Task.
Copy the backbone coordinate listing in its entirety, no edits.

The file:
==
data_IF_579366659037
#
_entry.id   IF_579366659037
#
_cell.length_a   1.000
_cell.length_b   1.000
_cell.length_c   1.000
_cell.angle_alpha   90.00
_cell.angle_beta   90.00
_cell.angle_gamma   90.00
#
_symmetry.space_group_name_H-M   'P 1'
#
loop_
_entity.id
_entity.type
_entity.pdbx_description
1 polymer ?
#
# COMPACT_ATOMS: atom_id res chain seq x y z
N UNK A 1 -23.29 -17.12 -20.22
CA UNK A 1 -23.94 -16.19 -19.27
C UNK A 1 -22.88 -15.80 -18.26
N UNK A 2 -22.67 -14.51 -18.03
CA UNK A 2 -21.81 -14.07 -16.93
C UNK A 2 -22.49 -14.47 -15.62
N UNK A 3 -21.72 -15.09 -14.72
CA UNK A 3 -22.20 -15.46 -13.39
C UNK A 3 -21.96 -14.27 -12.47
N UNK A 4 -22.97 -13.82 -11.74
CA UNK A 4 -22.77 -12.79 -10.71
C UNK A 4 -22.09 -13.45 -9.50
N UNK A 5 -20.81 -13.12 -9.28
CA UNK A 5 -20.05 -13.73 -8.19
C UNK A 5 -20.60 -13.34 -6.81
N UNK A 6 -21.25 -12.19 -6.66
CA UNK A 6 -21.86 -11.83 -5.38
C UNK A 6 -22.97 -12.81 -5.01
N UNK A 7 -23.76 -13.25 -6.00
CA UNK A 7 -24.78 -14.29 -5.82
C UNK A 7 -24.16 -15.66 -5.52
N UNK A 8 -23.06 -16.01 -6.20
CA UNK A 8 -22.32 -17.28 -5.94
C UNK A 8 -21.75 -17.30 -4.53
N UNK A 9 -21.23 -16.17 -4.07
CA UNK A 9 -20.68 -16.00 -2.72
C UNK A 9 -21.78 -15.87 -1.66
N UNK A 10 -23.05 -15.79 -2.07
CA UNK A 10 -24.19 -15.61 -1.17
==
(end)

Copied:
data_IF_579366659037
#
_entry.id   IF_579366659037
#
_cell.length_a   1.000
_cell.length_b   1.000
_cell.length_c   1.000
_cell.angle_alpha   90.00
_cell.angle_beta   90.00
_cell.angle_gamma   90.00
#
_symmetry.space_group_name_H-M   'P 1'
#
loop_
_entity.id
_entity.type
_entity.pdbx_description
1 polymer ?
#
# COMPACT_ATOMS: atom_id res chain seq x y z
N UNK A 1 -23.29 -17.12 -20.22
CA UNK A 1 -23.94 -16.19 -19.27
C UNK A 1 -22.88 -15.80 -18.26
N UNK A 2 -22.67 -14.51 -18.03
CA UNK A 2 -21.81 -14.07 -16.93
C UNK A 2 -22.49 -14.47 -15.62
N UNK A 3 -21.72 -15.09 -14.72
CA UNK A 3 -22.20 -15.46 -13.39
C UNK A 3 -21.96 -14.27 -12.47
N UNK A 4 -22.97 -13.82 -11.74
CA UNK A 4 -22.77 -12.79 -10.71
C UNK A 4 -22.09 -13.45 -9.50
N UNK A 5 -20.81 -13.12 -9.28
CA UNK A 5 -20.05 -13.73 -8.19
C UNK A 5 -20.60 -13.34 -6.81
N UNK A 6 -21.25 -12.19 -6.66
CA UNK A 6 -21.86 -11.83 -5.38
C UNK A 6 -22.97 -12.81 -5.01
N UNK A 7 -23.76 -13.25 -6.00
CA UNK A 7 -24.78 -14.29 -5.82
C UNK A 7 -24.16 -15.66 -5.52
N UNK A 8 -23.06 -16.01 -6.20
CA UNK A 8 -22.32 -17.28 -5.94
C UNK A 8 -21.75 -17.30 -4.53
N UNK A 9 -21.23 -16.17 -4.07
CA UNK A 9 -20.68 -16.00 -2.72
C UNK A 9 -21.78 -15.87 -1.66
N UNK A 10 -23.05 -15.79 -2.07
CA UNK A 10 -24.19 -15.61 -1.17